I think it’s safe to say that every parents wants their children to live long, healthy lives. Chapters 6 and 7 discuss how the decisions made by parents can have lasting effects on the longevity of their children’s lives. Chapter 6 talks about schooling, more specifically starting early. It is commonly believed by parents that having their children begin school as early as possible is only a positive. However, the authors made a shocking discovery that this in fact is a myth. Children who began primary school, first grade, early were less likely to be conscientiousness adults and engaged in more risky behavior. These children are more likely to experience problems, due to the age gap from a young age. They will likely be less mature as their classmates, and be a disturbance in subjects that do not interest them. Though, the authors found that children who skipped a grade did not have this issue. Chapter 7 discusses divorce and the long term effects. It is commonly known that children of divorced parents experience issues in the short term. Yet, many do not know the effects in the long term. The authors uncovered the effects divorce can have on children’s longevity. It is almost common sense to know that children of divorced parents engage in more negative health behaviors than children of parents happily married. These children are also likely to repeat their parents and get a divorce, as well. However, the authors found that these children could almost reverse the blow of having parents divorce, if they went on to live satisfying lives. Relationships formed had a lot to do with how these individuals viewed their lives in mid adulthood. In men, the environment of the household prior to the divorce also had influence on how they recovered from the divorce. The divorce rates in America are currently climbing and sit at around 50% for first marriages. While this is becoming more of a norm, the effects of divorce on children have still remained the same.
I found both of these chapters very interesting. The statements made by the authors are pretty consistent in what I have experienced in the past. While I didn’t start early or skip a grade, I was advanced for my age when I first began school. I didn’t go to preschool, and I started first grade at 6, but at a public school. I remember always getting in trouble because I would finish my work before any of my classmates and become very bored. This lasted 2 months before my mother took me out of that school, and place me in a private school. I was then placed in an environment where every kid was advanced, and even had kids in my class who were younger than the rest. The children that were a year younger when I first began school, were often the most troubling in my class, but also some of the brightest. The authors were also correct about children of divorce. While I never had to personally experience the hardship of having parents divorce, some of my closest friends have gone through it. Some of these friends have engaged in behaviors I never once thought they would do. However for the sake of my friends, I hope they are the type that bounces back from the divorce of their parents and don’t repeat history.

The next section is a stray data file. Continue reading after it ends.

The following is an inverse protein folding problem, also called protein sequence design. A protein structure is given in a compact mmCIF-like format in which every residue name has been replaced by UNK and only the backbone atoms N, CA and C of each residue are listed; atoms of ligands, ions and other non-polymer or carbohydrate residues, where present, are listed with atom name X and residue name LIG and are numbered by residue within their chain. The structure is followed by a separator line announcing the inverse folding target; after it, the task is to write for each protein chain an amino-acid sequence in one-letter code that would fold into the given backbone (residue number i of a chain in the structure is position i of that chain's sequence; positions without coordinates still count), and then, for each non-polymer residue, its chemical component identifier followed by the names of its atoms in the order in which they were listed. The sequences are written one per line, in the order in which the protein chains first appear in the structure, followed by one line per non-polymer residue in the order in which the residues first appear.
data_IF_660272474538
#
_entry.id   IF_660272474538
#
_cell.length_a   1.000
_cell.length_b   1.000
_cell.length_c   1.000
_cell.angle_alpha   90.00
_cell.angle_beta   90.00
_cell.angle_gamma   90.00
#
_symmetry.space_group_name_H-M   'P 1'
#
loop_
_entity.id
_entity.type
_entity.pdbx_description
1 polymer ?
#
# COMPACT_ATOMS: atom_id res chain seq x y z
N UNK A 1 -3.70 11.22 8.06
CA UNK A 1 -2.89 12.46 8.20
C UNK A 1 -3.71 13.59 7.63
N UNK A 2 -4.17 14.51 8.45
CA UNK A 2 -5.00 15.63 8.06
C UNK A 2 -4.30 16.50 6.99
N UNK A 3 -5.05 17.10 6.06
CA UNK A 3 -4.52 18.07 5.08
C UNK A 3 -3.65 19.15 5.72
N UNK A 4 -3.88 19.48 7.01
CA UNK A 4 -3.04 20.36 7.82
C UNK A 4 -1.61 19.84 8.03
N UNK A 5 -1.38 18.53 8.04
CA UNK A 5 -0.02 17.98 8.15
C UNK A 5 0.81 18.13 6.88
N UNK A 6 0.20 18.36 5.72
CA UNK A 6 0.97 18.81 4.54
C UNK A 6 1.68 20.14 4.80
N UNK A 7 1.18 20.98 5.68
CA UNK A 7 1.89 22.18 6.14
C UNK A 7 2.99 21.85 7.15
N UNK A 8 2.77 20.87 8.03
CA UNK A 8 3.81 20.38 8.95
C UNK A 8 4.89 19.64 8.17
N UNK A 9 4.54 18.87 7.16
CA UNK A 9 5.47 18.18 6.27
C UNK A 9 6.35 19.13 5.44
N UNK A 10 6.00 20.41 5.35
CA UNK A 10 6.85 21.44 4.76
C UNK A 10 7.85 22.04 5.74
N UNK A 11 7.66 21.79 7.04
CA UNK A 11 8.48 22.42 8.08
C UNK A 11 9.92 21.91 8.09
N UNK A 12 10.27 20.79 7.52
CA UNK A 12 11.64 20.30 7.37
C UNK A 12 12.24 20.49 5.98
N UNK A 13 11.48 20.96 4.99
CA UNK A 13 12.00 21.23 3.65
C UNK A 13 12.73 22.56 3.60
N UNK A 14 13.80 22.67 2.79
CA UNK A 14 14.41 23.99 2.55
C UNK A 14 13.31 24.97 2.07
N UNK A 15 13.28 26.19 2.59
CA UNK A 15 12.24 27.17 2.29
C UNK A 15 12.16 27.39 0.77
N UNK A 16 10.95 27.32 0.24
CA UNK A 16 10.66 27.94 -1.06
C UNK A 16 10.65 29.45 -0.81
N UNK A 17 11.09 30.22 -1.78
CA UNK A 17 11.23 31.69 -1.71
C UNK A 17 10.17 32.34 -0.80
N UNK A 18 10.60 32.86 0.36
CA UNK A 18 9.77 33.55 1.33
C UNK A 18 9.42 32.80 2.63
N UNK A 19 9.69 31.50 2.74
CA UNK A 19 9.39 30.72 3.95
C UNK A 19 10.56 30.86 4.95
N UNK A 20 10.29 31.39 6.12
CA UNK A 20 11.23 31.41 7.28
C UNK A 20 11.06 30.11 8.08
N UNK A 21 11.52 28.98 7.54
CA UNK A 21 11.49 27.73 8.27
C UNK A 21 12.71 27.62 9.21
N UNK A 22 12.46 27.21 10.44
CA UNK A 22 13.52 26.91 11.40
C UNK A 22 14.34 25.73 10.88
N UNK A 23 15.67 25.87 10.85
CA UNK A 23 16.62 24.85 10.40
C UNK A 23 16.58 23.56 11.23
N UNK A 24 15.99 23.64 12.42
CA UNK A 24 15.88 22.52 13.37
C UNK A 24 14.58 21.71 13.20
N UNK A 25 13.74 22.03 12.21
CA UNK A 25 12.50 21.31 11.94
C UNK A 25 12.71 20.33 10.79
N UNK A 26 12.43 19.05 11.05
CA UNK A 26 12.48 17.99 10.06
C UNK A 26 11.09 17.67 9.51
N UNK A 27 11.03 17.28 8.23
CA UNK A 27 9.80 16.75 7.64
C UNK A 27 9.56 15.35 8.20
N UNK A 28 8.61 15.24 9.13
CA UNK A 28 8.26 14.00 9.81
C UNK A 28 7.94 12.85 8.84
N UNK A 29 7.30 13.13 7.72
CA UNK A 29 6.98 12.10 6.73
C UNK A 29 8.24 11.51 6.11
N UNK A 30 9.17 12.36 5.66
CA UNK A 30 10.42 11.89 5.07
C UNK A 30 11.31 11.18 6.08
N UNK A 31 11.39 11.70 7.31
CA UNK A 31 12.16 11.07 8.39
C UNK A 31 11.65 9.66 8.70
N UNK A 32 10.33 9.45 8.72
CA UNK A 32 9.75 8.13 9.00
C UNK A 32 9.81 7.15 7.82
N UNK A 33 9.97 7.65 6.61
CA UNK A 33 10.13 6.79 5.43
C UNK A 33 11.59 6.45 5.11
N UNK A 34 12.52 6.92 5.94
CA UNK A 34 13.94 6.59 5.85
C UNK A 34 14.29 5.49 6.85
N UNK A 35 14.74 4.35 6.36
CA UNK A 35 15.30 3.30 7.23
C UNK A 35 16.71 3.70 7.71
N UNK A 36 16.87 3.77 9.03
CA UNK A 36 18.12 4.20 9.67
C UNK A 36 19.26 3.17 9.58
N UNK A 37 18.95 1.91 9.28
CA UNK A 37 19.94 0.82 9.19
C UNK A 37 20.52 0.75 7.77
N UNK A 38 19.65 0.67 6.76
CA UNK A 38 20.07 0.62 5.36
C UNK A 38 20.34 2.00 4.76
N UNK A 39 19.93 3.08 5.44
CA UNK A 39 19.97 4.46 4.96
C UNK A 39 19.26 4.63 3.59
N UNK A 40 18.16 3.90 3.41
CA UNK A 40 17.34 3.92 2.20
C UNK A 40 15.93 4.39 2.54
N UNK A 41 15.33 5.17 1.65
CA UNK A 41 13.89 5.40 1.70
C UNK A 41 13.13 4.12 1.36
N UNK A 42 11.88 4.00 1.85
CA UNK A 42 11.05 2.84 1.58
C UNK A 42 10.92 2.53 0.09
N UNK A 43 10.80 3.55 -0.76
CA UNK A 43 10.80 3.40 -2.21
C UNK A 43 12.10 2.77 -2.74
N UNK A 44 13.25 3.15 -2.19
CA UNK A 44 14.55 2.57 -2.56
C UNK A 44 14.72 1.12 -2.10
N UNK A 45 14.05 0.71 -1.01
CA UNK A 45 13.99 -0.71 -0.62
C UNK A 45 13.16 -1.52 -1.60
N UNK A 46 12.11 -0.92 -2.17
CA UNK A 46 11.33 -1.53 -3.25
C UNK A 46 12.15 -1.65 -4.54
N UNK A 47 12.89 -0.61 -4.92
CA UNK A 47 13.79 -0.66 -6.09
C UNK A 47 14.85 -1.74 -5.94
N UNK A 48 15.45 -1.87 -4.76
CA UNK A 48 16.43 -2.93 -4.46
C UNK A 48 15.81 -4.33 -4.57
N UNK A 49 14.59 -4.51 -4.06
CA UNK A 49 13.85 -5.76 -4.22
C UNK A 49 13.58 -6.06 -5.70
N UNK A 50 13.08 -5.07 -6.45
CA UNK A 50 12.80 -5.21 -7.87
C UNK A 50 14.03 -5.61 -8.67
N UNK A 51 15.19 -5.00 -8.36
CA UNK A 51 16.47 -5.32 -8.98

These chapter provided some insight on how I may want to approach raising a child in the future. I would want the best for my son or daughter and am now more convinced to have my children start school at the normal age. If they are bright enough to skip a year, that would be pretty cool, but initially I want to provide the best chance of a long life for my future child, which would be starting primary school at 6. I would also like to provide the best home life for my child. I would hope to not put my child through the trauma of having his or her parents divorce, but that all starts from me and my future spouse. I also learned that it would be better to just get a divorce, if the family environment is a negative and destructive. However, if the family environment is positive it would be more advantageous to the children to stay together and not make them experience divorce. Even if their economic status is not effected.